Posted inFilm

Abyss Full of Tricks

THE ABYSS ** (Worth seeing) Directed and written by James Cameron With Ed Harris, Mary Elizabeth Mastrantonio, Michael Biehn, John Bedford Lloyd, Leo Burmester, Todd Graff, and Kimberly Scott. To satisfy these new cravings of human vanity, the arts have recourse to every species of imposture; and these devices sometimes go so far as to […]

Posted inArts & Culture

De La Soul

De La Soul’s 3 Feet High and Rising is for my money the landmark hip-hop album of ’89, a captivating tapestry of sound, color, and rhythm that makes the vast majority of gold-bedecked MCs seem pretty lame by comparison. Like other hiphoppers, De La Soul raid the pop/rock past for grooves and other fragments to […]

Posted inArts & Culture

Lowell Fulson

The career of Lowell Fulson exemplifies the evolution of the blues from an indigenous folk music to a popular art form. Born in Tulsa in 1921, Fulson played in an Oklahoma string band in the late 30s. He traveled throughout western Oklahoma and Texas, eventually teaming up with the legendary singer Texas Alexander, whom he […]

Posted inArts & Culture

Jerome Kern’s Second Coming

SUNNY Grant Park Symphony and Chorus at Orchestra Hall Artistic archaeologists are slowly reclaiming our musical past. Pianist-scholar Joshua Rifkin helped to revive Scott Joplin’s fame with his historic 1970 recordings of nearly forgotten rags; a few years later William Bolcom and Joan Morris released two recordings of grand old vaudeville showstoppers. A recent revivalist […]

Posted inArts & Culture


TREATMENT Lookingglass Theatre at the Edge of the Lookingglass In four months of operation Lookingglass Theatre has built up something of a reputation as a venue for the kind of performances that used to be confined to Lower Links, Randolph Street Gallery, and Chicago Filmmakers. Their latest production, British playwright Jonathan Moore’s Treatment, is an […]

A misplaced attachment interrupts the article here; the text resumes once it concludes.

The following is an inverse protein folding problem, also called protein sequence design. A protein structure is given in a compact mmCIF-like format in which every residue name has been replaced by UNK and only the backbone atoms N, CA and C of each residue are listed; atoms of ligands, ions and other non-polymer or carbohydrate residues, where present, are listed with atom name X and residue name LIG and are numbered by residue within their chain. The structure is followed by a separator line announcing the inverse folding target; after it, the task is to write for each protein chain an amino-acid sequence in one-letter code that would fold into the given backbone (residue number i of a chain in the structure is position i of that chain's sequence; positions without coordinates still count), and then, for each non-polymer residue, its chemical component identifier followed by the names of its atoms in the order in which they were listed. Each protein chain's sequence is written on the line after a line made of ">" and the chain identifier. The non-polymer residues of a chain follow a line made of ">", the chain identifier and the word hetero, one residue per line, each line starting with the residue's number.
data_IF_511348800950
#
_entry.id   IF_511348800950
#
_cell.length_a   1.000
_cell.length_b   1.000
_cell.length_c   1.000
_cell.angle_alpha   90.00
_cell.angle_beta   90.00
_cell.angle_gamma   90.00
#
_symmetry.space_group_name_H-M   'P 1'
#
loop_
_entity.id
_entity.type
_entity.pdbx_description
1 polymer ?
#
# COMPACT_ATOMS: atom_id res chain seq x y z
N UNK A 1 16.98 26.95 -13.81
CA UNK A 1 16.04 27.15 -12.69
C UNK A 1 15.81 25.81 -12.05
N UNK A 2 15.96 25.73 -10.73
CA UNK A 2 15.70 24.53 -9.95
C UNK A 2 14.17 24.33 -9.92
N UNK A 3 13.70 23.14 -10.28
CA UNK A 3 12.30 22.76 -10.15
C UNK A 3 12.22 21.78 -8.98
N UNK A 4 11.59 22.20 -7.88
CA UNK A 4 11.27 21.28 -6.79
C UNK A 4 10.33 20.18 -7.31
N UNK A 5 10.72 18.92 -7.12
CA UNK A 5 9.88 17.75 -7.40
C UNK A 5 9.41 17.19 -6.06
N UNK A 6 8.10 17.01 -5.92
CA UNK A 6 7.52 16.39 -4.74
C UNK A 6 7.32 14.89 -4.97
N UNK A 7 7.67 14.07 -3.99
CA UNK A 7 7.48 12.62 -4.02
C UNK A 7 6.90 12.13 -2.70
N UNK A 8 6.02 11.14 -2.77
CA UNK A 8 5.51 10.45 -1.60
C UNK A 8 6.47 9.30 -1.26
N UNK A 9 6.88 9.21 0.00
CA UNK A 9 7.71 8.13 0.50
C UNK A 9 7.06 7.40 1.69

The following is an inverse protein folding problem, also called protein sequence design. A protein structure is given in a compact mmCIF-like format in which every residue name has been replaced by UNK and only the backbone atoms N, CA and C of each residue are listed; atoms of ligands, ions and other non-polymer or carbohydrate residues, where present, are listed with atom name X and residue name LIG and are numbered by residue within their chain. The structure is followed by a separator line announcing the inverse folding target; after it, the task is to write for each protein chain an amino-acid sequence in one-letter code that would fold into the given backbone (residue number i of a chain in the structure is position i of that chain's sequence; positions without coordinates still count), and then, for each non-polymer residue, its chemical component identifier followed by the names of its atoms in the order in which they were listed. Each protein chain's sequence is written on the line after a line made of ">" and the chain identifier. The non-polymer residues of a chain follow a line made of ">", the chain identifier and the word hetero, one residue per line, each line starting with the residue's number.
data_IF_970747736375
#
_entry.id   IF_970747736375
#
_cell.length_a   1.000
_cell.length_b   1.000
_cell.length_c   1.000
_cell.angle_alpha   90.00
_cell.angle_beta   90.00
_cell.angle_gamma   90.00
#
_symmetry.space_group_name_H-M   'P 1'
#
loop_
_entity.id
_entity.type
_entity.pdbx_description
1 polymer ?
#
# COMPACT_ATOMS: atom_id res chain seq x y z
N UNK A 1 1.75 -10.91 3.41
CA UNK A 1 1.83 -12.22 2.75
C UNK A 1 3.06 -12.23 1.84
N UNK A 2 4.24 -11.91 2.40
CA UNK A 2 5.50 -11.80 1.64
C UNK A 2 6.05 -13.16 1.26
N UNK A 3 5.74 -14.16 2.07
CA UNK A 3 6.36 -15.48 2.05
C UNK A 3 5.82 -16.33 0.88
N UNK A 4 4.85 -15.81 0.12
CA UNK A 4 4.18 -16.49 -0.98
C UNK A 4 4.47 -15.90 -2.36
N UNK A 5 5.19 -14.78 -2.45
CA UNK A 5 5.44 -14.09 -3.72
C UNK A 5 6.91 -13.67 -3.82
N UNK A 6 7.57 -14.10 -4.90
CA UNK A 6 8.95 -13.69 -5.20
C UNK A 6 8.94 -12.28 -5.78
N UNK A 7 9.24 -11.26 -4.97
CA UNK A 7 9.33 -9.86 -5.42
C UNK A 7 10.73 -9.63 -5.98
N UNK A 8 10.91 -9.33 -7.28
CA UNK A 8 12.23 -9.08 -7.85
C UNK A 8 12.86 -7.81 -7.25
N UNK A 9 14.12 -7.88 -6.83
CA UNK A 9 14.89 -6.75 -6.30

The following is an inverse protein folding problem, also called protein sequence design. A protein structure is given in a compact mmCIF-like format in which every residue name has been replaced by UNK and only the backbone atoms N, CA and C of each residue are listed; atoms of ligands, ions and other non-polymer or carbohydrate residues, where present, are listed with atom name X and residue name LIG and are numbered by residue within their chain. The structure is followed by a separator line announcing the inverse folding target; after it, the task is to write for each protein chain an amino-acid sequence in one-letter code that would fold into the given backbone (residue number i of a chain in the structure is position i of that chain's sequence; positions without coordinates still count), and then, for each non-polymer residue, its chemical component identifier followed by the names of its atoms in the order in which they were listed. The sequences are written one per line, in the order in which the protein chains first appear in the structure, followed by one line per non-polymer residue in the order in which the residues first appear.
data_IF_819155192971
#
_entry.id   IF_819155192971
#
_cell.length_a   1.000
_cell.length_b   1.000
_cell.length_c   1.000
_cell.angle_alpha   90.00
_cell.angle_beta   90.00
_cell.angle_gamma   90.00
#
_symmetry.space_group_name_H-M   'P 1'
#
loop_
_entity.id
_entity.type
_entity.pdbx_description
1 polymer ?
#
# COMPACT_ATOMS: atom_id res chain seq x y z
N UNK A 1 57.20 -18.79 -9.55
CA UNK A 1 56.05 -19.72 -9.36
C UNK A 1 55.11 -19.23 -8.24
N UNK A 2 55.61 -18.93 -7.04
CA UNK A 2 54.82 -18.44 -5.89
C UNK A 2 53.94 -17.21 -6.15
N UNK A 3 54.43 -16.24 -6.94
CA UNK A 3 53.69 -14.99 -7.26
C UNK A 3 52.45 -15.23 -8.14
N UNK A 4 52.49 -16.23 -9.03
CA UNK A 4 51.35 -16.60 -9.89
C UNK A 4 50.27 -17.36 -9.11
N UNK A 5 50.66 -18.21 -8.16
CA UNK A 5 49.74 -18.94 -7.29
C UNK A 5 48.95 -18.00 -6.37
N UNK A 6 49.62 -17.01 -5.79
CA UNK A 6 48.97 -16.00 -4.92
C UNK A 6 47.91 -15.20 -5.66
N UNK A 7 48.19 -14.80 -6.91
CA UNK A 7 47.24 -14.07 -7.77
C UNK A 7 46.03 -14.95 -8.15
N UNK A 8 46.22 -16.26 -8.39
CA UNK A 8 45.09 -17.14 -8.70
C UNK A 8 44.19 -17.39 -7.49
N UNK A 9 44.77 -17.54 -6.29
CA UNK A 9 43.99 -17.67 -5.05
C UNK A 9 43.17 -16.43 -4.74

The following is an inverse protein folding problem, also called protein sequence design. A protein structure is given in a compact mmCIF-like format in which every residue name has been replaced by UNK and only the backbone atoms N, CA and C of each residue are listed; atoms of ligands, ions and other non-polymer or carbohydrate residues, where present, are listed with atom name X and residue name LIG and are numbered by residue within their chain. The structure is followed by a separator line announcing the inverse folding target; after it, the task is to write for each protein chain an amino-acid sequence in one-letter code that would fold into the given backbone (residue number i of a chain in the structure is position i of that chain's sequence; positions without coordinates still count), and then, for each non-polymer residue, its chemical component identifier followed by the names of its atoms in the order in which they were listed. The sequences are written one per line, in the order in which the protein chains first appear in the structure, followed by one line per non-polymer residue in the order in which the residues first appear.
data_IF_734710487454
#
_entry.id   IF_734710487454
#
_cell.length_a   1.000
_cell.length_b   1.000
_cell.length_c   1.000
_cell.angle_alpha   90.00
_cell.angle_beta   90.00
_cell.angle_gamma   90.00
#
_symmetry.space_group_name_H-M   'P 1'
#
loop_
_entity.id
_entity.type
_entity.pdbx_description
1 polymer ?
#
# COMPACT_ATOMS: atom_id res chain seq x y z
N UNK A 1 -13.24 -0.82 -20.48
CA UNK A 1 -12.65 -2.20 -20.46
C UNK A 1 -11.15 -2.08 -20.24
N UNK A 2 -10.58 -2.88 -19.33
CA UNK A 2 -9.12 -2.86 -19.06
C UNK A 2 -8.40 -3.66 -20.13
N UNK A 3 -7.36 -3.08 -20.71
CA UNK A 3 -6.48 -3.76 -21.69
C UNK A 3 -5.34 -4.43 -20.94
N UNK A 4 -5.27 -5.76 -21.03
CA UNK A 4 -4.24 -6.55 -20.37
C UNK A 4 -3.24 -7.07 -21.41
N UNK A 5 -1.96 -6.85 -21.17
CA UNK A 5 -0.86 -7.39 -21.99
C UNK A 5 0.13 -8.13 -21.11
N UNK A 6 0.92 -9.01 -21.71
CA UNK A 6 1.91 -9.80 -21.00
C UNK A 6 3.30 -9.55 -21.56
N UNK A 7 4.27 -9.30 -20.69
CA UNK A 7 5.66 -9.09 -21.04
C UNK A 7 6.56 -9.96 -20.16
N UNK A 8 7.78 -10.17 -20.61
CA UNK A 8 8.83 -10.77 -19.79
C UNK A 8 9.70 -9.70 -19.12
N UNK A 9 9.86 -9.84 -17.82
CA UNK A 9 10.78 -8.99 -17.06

Posted inNews & Politics

Does the Tribune Love Its Free-lancers?; Saying No to Woodstock; Our Flagging Vigilance

Does the Tribune Love Its Free-lancers? The trouble with Chicago magazines, speculated James Warren recently in the Tribune’s Tempo section, could be “editorial ennui.” It could be a lack of “a cohesive community here of magazine editors and writers . . .” It could be umpteen other things. One of which could be that “Chicago […]

Posted inArts & Culture

The Impossible Playwright

KRAPP’S LAST TAPE and PLAY Element Theatre Company at the Chicago Actors Project Cast a cold eye on life, on death. –W.B. Yeats Of all the unsmiling Irish eyes, no one, not even Yeats, casts a colder eye than Samuel Beckett. He’s the peerless master of the withering perspective. The sky turns as gray as […]

Posted inNews & Politics

Phil Krone’s Big Dog

To the editors: Like everyone else who has dealt with Phil Krone, Florence Hamlish Levinsohn seems rather overwhelmed at times [July 14]. I can appreciate that. In the eleven years I have known Phil he has variously educated me, threatened me, cajoled me, inspired me, entertained me, confided in me, flattered me, baited me, criticized […]

Posted inNews & Politics

The Straight Dope

A couple questions: (1) Is there any scientific evidence that crystals emit power or store energy? (2) Is it possible to create a comic book-type flashlight so bright the briefest exposure would cause permanent blindness? –Xah Lee, Montreal, Canada (1) Sure crystals emit power–the power to enrich gemshop owners beyond their wildest dreams. The wholesale […]

Posted inNews & Politics

The Pfaffian Code

To the editors: Over the years, syndicated columnist William Pfaff has marred any number of curious tales in telling them. His work ranks among those most heavily indoctrinated with Cold War ideology, often to the point of sheer embarrassment. To cite just one of his many ludicrous examples: Back on June 11, Pfaff’s “The power […]